Curbing Corruption in Tsunami Relief Operations

The Indian Ocean tsunami that hit South and Southeast Asia in December 2004 was one of the worst natural calamities of recent times, the scale of the devastation to coastal communities across the region almost incomprehensible. As befits a disaster of such magnitude, the humanitarian response was massive. In the course of the relief operations, however, Asian governments and donors increasingly expressed the need for measures to prevent corruption amid widespread concern that significant amounts of tsunami aid may be being diverted to unscrupulous hands.


In response to growing concerns about corruption, the ADB-OECD Anti- Corruption Initiative for Asia-Pacific and Transparency International organized an experts meeting on corruption prevention in tsunami relief operations hosted by the Government of Indonesia. The meeting, which brought together the six worst-affected countries—India, Indonesia, Malaysia, Maldives, Sri Lanka and Thailand—aimed to identify concrete priority measures to be taken by each stakeholder, including governments, donor agencies, civil society and private sector organizations involved in aid delivery and reconstruction work, to prevent and curb corruption in service delivery and procurement related to tsunami relief.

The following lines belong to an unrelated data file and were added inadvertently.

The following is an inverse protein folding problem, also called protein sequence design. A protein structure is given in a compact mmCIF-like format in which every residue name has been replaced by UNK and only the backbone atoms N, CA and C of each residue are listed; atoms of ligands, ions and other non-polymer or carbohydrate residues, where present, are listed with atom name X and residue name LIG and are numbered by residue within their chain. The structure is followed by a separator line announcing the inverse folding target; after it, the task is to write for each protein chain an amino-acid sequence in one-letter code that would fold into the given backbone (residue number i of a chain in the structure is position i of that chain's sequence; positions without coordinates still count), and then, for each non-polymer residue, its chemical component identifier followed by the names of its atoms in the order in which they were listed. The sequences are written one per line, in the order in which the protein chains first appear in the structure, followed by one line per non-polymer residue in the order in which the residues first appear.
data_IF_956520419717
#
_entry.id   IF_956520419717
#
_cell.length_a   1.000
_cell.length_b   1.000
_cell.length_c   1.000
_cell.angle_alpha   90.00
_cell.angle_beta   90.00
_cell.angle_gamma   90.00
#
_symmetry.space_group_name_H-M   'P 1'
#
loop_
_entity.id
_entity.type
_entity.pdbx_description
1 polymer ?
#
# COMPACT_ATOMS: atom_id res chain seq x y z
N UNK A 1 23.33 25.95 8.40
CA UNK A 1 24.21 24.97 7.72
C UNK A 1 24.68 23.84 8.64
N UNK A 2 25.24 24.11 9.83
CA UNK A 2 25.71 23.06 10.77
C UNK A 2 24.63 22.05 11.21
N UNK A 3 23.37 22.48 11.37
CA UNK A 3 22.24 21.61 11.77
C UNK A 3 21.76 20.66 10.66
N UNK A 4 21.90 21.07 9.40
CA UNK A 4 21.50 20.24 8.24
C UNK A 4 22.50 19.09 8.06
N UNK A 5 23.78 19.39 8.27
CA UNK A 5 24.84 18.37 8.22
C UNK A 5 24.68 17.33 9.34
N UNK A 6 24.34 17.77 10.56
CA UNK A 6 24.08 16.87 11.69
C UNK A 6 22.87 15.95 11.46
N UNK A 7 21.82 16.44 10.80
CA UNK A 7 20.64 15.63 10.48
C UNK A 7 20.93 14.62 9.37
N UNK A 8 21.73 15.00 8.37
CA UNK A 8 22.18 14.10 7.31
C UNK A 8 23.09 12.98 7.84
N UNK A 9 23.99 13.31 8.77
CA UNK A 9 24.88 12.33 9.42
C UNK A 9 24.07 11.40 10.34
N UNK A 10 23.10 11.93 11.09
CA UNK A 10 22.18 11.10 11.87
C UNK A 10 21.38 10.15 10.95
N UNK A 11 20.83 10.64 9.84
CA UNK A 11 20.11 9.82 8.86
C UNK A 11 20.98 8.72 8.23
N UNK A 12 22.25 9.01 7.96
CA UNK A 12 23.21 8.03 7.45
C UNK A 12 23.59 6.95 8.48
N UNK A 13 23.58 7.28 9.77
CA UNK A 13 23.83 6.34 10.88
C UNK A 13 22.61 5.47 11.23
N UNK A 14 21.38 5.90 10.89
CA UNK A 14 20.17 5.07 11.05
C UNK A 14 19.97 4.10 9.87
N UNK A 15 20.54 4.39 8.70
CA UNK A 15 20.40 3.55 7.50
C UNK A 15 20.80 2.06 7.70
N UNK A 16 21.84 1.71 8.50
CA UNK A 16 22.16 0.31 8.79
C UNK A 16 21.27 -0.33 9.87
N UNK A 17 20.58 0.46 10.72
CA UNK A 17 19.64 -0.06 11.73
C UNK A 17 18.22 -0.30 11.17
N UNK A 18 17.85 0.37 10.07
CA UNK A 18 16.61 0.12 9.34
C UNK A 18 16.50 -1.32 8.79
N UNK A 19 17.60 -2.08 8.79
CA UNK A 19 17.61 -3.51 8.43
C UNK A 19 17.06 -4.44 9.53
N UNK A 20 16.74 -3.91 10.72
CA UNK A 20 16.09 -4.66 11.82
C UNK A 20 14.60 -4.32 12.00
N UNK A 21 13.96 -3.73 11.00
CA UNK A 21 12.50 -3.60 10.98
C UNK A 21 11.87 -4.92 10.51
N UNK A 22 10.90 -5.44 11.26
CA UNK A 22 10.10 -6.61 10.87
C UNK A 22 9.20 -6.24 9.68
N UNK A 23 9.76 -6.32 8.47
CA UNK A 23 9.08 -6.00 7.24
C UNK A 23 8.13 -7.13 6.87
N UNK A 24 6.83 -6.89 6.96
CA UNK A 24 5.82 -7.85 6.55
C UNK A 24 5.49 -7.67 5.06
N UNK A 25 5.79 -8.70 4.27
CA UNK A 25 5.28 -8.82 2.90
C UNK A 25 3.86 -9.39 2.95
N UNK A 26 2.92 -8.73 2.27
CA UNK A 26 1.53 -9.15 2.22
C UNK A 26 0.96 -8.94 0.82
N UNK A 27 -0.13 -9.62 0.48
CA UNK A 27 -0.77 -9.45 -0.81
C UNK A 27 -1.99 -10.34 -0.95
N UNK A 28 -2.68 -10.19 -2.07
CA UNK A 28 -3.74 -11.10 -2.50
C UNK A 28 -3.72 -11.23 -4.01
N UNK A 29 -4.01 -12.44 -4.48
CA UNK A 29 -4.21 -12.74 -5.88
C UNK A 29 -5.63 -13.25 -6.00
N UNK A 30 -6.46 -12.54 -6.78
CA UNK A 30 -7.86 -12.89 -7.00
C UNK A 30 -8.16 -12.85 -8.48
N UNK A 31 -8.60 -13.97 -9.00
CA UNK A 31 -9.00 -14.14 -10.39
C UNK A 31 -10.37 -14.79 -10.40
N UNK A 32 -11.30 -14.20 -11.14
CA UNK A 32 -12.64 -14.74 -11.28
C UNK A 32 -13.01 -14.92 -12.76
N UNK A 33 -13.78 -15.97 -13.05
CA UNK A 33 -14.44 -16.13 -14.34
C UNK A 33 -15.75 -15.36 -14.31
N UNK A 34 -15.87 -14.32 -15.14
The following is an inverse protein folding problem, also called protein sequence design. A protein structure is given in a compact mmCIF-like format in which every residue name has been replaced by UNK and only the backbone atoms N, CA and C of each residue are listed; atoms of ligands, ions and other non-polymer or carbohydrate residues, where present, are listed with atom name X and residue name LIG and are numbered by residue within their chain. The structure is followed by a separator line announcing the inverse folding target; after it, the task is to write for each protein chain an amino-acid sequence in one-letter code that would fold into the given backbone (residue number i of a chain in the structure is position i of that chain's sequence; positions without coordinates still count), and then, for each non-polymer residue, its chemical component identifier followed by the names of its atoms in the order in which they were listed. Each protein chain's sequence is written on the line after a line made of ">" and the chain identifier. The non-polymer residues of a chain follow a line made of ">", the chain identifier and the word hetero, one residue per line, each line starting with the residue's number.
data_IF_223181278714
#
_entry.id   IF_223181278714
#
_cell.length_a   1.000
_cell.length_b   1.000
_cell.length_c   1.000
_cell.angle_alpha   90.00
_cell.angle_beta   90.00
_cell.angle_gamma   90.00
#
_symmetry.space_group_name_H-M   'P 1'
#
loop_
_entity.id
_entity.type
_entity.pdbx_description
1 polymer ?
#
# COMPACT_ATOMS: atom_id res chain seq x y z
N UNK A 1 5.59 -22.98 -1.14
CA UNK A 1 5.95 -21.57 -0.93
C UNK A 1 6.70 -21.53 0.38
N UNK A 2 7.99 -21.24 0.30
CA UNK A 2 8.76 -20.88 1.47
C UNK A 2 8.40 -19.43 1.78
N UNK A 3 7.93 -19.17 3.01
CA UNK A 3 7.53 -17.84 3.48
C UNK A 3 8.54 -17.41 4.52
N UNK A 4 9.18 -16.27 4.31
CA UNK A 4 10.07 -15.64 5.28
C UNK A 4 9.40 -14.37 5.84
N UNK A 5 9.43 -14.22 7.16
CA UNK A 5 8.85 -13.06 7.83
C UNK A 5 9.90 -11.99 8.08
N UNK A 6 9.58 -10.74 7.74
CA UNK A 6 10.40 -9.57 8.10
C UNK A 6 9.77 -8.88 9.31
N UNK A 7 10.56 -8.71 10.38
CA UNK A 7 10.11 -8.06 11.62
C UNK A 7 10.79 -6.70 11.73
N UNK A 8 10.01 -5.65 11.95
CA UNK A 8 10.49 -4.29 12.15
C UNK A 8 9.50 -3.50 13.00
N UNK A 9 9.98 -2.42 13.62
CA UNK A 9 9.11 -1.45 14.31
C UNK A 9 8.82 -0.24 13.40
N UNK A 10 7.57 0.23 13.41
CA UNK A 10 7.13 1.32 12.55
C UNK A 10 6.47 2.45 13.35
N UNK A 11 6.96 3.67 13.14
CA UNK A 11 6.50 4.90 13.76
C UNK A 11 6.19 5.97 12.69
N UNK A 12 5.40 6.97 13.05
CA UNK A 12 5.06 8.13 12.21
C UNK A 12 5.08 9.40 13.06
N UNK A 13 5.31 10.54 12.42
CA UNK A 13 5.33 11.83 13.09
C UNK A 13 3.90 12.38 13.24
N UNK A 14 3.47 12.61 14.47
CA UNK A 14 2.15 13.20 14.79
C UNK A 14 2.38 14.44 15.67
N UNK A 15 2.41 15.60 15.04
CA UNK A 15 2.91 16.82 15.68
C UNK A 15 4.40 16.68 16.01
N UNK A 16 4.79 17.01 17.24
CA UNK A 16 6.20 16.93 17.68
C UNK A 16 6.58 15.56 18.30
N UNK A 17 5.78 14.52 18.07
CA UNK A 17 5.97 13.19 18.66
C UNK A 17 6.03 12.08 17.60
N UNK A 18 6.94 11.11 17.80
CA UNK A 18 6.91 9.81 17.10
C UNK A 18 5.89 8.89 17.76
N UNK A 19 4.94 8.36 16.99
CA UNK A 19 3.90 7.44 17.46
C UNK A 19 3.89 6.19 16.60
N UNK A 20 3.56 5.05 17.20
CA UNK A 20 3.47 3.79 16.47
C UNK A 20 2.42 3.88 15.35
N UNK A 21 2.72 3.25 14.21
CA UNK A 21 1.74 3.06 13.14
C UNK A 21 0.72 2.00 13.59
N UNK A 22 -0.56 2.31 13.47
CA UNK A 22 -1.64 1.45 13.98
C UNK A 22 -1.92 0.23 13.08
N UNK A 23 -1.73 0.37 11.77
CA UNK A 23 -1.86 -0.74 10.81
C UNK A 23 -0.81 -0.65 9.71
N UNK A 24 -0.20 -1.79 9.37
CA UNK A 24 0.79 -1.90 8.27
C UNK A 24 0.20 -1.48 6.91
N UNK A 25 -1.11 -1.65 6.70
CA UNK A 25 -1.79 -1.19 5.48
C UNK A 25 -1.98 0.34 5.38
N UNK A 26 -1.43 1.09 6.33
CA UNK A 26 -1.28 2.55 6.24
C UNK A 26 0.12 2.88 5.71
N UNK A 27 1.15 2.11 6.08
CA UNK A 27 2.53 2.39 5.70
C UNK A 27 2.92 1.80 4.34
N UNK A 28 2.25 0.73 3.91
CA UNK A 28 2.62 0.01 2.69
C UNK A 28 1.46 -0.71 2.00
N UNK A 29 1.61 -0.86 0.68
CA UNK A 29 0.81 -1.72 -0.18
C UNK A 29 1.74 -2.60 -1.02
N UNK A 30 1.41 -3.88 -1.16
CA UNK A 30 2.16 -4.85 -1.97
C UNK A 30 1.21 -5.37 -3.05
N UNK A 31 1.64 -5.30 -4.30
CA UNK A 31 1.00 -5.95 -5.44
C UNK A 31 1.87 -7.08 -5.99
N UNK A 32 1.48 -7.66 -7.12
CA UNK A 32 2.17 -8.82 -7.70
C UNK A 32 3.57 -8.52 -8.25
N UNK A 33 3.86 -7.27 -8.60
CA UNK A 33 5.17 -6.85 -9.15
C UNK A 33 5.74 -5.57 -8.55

This publication synthesizes the meeting’s most important deliberations and conclusions, providing a useful resource for the wide range of individuals and organizations working to ensure equitable tsunami assistance. It assembles the issue papers and the conclusions and framework for action developed as a result of discussions and presentations by experts.

26 Nov 2007 134 pages English 9789264041387 (PDF)

Author(s): OECD and Asian Development Bank